Haftar sends warship to eastern oil port as air strikes on Tripoli continue
Air strikes struck Tripoli on Saturday as Libyan National Army (LNA) commander Khalifa Haftar dispatched a warship to the eastern Ras Lanuf oil port, following days of unconfirmed rumours of a foreign navy ship having been sighted.
Since the start of the offensive on the city earlier this month, Haftar's forces have repeatedly launched air strikes on the Libyan capital, with supporters of the Tripoli government blaming UAE drones for previous attacks.
The Tripoli forces have pushed back the LNA on the ground in some southern suburbs in recent days.
A suspected drone could be heard for almost 90 minutes followed by at least eight loud explosions, witnesses said. Anti-aircraft fire could be heard.
The Reuters news agency said it was unable to establish with certainty whether an aircraft or drone was behind the strikes, though residents reported a humming sound similar to unmanned aircraft.
The air strikes came before the LNA confirmed that they had dispatched the Alkarama patrol vessel, which was previously owned by a company with a postal address in the United Arab Emirates (UAE), according to a UN report monitoring violations of an arms embargo on Libya.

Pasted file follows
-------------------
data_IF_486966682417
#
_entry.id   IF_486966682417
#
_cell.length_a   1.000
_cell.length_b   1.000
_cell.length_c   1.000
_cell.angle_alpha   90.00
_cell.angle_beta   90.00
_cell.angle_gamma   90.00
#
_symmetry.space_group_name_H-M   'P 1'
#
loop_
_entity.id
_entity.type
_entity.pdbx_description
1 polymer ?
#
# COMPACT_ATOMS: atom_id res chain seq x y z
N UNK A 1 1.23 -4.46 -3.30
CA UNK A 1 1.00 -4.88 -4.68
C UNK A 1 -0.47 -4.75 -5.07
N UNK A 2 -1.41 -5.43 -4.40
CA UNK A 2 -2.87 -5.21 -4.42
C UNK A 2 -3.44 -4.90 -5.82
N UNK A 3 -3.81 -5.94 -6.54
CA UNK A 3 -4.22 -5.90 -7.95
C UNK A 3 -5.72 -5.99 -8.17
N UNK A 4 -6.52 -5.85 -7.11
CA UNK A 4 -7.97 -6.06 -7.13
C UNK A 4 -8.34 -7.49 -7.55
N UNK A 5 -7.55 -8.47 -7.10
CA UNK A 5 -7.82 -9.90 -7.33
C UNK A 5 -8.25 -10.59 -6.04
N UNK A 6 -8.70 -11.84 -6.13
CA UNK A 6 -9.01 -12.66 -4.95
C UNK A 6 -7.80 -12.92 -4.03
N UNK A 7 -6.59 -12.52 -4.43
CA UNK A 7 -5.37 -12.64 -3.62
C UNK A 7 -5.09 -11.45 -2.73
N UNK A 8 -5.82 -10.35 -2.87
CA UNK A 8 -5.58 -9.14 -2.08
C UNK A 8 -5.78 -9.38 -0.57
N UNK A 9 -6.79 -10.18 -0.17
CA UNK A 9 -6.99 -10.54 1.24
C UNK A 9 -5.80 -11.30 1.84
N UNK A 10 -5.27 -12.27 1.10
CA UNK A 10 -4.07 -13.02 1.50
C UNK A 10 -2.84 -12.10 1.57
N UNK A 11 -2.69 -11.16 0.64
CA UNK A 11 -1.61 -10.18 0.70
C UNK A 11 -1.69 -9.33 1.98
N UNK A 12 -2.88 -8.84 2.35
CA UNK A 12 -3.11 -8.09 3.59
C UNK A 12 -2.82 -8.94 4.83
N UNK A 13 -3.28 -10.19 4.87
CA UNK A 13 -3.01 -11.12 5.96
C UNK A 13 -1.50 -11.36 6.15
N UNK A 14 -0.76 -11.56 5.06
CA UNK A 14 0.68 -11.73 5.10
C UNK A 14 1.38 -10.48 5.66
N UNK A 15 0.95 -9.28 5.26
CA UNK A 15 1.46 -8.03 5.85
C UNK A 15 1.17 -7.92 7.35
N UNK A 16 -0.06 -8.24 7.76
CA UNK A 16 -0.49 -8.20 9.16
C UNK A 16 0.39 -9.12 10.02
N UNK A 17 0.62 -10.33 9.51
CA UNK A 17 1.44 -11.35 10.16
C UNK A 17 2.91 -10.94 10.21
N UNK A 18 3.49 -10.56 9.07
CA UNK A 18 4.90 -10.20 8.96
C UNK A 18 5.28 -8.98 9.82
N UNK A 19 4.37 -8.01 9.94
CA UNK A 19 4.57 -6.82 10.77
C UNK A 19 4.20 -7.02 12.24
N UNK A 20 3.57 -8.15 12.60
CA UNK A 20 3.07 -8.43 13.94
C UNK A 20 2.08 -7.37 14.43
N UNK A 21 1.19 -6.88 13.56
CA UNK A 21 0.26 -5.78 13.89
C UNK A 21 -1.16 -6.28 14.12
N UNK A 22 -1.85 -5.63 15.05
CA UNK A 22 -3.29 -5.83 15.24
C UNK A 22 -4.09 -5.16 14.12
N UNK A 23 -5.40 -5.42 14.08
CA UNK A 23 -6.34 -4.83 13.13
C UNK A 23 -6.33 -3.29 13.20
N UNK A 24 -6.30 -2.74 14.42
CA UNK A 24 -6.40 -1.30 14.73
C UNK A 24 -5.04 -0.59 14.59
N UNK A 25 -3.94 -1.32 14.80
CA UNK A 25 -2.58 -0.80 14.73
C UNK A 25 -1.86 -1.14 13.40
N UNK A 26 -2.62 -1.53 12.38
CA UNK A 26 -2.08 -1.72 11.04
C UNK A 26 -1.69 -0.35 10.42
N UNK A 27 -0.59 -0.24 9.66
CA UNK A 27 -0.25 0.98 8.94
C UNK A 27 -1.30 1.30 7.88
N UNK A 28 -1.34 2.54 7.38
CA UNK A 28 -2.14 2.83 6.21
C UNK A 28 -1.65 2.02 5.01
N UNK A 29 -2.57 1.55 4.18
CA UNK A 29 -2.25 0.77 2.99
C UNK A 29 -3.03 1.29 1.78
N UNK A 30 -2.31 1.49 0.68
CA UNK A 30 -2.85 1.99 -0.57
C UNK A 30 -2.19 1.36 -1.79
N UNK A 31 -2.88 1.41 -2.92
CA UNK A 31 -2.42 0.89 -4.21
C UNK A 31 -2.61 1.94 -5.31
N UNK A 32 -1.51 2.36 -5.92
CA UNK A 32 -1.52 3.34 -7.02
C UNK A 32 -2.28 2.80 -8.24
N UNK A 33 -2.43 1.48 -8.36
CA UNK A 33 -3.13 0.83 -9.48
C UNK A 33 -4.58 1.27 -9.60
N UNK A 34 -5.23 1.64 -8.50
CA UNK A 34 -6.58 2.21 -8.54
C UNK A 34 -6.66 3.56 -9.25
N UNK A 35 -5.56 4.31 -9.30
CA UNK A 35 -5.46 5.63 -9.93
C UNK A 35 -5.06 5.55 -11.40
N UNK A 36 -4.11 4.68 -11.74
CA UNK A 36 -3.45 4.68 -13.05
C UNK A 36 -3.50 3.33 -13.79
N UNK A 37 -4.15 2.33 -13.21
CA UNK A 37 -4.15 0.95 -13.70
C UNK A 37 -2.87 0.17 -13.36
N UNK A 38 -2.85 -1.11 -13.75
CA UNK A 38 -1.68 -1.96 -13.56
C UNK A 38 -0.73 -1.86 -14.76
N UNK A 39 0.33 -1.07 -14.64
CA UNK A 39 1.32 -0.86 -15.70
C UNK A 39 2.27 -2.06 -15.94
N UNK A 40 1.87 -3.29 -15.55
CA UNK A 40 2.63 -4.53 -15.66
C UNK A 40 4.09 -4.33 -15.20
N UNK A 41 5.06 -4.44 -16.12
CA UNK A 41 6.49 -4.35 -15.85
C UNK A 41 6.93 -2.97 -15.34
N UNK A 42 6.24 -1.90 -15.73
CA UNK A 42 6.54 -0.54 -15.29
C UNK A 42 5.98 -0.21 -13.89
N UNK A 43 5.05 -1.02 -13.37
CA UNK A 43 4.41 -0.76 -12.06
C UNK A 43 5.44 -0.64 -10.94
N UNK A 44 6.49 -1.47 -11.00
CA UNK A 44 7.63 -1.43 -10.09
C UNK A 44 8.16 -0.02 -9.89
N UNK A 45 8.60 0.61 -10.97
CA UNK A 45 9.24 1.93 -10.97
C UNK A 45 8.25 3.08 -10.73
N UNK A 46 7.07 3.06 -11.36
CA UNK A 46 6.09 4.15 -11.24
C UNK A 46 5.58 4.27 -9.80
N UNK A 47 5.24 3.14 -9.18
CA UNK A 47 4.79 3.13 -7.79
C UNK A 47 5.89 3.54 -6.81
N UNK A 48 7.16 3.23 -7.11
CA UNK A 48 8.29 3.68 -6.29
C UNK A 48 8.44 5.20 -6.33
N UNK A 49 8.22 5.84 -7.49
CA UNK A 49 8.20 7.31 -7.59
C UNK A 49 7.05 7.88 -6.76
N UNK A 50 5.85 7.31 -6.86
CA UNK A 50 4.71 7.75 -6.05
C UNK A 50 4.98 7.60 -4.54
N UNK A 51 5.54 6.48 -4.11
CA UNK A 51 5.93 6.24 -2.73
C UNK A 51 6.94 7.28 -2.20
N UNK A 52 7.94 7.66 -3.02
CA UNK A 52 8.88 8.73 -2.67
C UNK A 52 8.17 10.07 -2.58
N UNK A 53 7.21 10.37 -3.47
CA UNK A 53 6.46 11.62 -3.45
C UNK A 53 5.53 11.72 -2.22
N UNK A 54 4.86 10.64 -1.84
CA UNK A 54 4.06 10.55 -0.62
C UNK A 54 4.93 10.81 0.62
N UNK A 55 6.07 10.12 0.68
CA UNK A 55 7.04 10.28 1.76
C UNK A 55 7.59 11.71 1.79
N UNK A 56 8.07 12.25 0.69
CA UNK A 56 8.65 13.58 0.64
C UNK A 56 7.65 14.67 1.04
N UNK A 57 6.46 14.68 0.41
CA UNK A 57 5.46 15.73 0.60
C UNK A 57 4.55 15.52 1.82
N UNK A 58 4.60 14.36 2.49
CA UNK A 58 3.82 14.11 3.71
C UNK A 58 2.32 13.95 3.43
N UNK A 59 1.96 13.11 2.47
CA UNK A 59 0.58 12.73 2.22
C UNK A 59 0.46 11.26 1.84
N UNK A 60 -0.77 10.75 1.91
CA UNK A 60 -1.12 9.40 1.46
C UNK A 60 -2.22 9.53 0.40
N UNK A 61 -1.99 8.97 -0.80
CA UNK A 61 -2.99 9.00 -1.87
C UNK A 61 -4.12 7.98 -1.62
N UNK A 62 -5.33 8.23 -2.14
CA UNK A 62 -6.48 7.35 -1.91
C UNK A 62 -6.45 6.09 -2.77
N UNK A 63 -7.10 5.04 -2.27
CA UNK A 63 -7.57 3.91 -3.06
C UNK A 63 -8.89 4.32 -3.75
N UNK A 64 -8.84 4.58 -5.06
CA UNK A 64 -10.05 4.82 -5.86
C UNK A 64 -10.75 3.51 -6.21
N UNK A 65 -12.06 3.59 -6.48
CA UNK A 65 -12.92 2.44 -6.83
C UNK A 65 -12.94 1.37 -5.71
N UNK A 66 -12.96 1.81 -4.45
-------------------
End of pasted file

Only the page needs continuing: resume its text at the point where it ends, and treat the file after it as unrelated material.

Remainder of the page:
Haftar is allied to a parallel administration that has set up its own state oil firm and repeatedly sought to take over oil exports from state oil company NOC.
Ahmed Mismaur, an LNA spokesperson, told reporters the vessel had been dispatched as part of a "training mission" to visit the operations room and to secure oil facilities in the area.
The UAE and Egypt have helped Haftar, a former general under Muammar Gaddafi, in the past with air strikes when he was gradually taking control of the east of the country.
Both countries have in past years provided the LNA with military equipment such as helicopters, even building an air base, previous UN reports have said, helping Haftar turn into a major player in Libya.
Control of oil
A port engineer said the patrol vessel's berthing had not affected oil exports, which were going normally. It was not immediately clear whether the ship had left.
NOC said several Libyan warships had used the oil port, while military personnel had also entered the nearby Es Sider terminal.
It did not say who was responsible for this, but the two terminals, Libya's biggest oil export ports, are controlled by the LNA.
While the LNA controls the eastern oil ports and the county's oilfields, it has technically NOC to run them, as foreign buyers of oil only want to deal with the state oil company, which they have known for decades.
NOC is based in Tripoli and has sought to stay out of the conflict between the two governments, while continuing to handle the oil and gas exports, Libya's lifeline.
NOC in a statement condemned the use of its facilities for military purposes without mentioning the LNA or naming who was behind the acts.